September 19th, 2018 ~ Vol. 89 No. 38
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Crowsnest Pass Herald Front Page
Anna Kroupina Photo
Crowsnest Pass Municipal Council from left tor right: Councillors Marlene Anctil, Dave Filipuzzi, Doreen Glavin, Mayor Blair Painter, Councillors Lisa Sygutek, Gordon Lundy and Dean Ward.
ANNA KROUPINA
Pass Herald Reporter
Alberta Parks & Recreation

Peter Swain, Alberta Parks South Region Director, presented as a delegation to council and provided updates on access into the Castle Provincial Park and Wildland Park.
Non-motorized

A Trails Strategy and Capital Development Plan is expected to be released at the end of October 2018.

Currently, Swain says the government is meeting with recreational user groups and stakeholders to understand non-motorized trail and infrastructure needs.

The "number one priority” for Alberta Parks, says Swain, is creating an "Epic” mountain biking trail that starts and ends in or near Crowsnest Pass. The Epic trail, as classified by the International Mountain Bicycling Association (IMBA) has certain criteria for length, difficulty, and other qualities that would label it Epic and would be a major draw to the community. Alberta Parks is working with the United Riders of Crowsnest (UROC) to develop the project.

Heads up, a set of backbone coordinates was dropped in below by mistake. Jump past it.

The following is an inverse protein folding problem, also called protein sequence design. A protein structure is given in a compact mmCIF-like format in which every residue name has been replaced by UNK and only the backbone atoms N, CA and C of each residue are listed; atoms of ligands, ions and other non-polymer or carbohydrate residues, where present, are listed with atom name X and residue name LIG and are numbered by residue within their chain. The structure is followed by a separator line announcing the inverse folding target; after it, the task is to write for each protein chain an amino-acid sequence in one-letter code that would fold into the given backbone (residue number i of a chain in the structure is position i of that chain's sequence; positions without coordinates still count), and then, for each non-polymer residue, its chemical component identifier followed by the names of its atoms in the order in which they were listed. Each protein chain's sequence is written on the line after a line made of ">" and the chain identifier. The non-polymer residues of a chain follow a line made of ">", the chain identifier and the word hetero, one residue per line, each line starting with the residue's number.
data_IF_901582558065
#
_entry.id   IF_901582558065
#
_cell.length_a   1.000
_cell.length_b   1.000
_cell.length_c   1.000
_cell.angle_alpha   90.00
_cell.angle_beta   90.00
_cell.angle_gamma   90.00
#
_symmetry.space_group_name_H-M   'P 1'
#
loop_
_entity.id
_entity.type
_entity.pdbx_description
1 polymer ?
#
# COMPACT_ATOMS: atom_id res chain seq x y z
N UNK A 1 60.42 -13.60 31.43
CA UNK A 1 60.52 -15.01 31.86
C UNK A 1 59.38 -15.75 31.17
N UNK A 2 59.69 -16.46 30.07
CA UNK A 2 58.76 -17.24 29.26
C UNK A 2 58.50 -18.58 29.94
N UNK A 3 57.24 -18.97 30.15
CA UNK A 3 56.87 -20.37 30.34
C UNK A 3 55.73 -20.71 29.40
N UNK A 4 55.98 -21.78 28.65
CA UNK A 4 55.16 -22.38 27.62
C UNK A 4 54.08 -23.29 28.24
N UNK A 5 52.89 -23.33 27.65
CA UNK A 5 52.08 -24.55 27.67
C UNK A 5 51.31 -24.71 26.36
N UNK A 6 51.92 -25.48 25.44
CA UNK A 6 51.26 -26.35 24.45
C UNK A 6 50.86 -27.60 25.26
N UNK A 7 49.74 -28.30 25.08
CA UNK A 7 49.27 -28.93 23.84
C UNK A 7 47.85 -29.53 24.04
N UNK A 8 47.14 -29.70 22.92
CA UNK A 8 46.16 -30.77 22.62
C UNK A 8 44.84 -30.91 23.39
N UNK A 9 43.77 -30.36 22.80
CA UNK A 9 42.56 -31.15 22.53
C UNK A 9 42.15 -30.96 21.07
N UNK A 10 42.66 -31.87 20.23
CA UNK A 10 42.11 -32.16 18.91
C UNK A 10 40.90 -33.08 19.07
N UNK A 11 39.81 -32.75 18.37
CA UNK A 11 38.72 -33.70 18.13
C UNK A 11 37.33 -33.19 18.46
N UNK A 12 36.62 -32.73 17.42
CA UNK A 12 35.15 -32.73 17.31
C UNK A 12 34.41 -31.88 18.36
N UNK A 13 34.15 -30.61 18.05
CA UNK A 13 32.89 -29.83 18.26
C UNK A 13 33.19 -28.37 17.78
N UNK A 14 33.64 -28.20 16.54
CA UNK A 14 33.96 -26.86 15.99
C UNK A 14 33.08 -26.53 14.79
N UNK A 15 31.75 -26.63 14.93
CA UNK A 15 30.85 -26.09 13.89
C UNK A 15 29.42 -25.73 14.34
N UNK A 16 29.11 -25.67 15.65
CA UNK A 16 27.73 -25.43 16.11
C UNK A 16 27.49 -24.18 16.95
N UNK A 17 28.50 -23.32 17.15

There are very few recognized Epic trails in North America, so having this in Crowsnest Pass would me a major tourism draw to the area, says Swain, adding that the long-term goal would be to have several Epics in or near the community.

The trails strategy plan will include a finalized route for the Epic.

Motorized

On the topic of motorized use, while summer OHV recreation is being phased out, winter motorized sport will continue. Swain says that snowmobiling stakeholders will be approached in October for a plan of what winter snowmobiling would look like. No changes would happen for this year.

Castle access

Alberta Parks is hoping to have tourism-oriented directional signs pointing to the Adanac Road and Sartoris Road as accessways into the Castle Provincial Park and Wildlands Park. The government is also in ongoing discussions to improve those roads and designate them as a scenic drive.
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Grouped Country Residential Recreational Vehicle Standards

Councillor Dean Ward brought forth suggestions for changes to the proposed Bylaw 1011, 2018 Grouped Country Residential Recreational Vehicle Standards that prohibits RV storage on GCR parcels where no principal use has been established.

Under the current Land Use Bylaw (Bylaw 868, 2013), one RV is permitted to be stored for a maximum of 30 days per calendar year where no principle use has been established. The proposed bylaw, of which Council has passed first reading, would remove this allowance.
However, following a strong pushback from GCR landowners, particularly along Tecumseh Road, Council had tabled second reading and is re-examining the proposed bylaw.